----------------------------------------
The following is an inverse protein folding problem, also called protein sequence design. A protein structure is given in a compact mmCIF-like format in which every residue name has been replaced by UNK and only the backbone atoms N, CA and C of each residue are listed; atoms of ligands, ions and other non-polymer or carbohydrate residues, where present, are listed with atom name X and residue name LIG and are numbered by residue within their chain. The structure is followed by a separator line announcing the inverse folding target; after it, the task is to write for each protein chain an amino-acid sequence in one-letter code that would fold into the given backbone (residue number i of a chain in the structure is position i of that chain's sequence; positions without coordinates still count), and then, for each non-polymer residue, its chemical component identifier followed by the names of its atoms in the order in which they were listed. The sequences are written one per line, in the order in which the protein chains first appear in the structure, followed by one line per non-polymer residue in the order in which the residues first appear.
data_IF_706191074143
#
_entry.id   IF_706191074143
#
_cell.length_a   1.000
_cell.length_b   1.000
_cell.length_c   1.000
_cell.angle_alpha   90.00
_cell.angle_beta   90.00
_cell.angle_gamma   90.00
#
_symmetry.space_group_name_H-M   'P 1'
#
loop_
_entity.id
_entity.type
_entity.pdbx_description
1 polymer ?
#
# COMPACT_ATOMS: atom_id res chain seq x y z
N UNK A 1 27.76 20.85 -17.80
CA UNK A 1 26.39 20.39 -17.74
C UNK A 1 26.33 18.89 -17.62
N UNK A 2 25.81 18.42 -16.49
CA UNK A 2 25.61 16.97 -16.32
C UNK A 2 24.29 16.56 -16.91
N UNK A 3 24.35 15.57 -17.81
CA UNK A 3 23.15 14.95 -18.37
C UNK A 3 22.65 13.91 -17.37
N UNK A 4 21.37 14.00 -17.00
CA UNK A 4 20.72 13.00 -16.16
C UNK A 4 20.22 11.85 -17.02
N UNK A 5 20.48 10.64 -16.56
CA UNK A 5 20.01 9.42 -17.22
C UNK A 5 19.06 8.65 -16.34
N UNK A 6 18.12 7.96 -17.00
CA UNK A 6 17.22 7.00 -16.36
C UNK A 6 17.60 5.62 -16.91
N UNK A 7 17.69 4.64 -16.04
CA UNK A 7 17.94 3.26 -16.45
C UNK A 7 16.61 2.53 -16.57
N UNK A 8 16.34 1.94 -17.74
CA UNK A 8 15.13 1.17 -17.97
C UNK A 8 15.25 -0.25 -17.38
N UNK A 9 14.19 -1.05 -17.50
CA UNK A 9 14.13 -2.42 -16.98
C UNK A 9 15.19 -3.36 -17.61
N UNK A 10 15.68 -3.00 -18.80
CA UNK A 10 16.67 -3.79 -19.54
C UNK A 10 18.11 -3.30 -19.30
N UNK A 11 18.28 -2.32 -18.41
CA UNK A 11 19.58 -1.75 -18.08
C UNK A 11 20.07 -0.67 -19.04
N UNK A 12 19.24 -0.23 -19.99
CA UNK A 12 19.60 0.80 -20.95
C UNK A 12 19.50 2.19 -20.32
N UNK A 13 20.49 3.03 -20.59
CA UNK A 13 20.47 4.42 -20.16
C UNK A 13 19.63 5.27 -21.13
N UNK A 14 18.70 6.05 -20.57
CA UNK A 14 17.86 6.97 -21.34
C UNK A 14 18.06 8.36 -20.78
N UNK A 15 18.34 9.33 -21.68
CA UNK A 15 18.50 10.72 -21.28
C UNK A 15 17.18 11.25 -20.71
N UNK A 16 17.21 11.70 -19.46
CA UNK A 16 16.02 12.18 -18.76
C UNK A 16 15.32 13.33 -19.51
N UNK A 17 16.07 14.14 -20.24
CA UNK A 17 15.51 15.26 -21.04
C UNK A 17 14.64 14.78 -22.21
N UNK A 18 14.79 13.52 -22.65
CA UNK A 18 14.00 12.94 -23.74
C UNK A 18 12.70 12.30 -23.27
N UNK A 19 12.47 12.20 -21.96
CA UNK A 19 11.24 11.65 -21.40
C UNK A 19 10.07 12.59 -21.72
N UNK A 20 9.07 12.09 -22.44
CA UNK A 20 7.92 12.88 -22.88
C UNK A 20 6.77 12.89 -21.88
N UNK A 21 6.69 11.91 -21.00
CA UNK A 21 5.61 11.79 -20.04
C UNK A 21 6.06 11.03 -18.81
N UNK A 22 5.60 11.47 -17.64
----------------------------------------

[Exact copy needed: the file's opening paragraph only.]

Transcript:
The following is an inverse protein folding problem, also called protein sequence design. A protein structure is given in a compact mmCIF-like format in which every residue name has been replaced by UNK and only the backbone atoms N, CA and C of each residue are listed; atoms of ligands, ions and other non-polymer or carbohydrate residues, where present, are listed with atom name X and residue name LIG and are numbered by residue within their chain. The structure is followed by a separator line announcing the inverse folding target; after it, the task is to write for each protein chain an amino-acid sequence in one-letter code that would fold into the given backbone (residue number i of a chain in the structure is position i of that chain's sequence; positions without coordinates still count), and then, for each non-polymer residue, its chemical component identifier followed by the names of its atoms in the order in which they were listed. The sequences are written one per line, in the order in which the protein chains first appear in the structure, followed by one line per non-polymer residue in the order in which the residues first appear.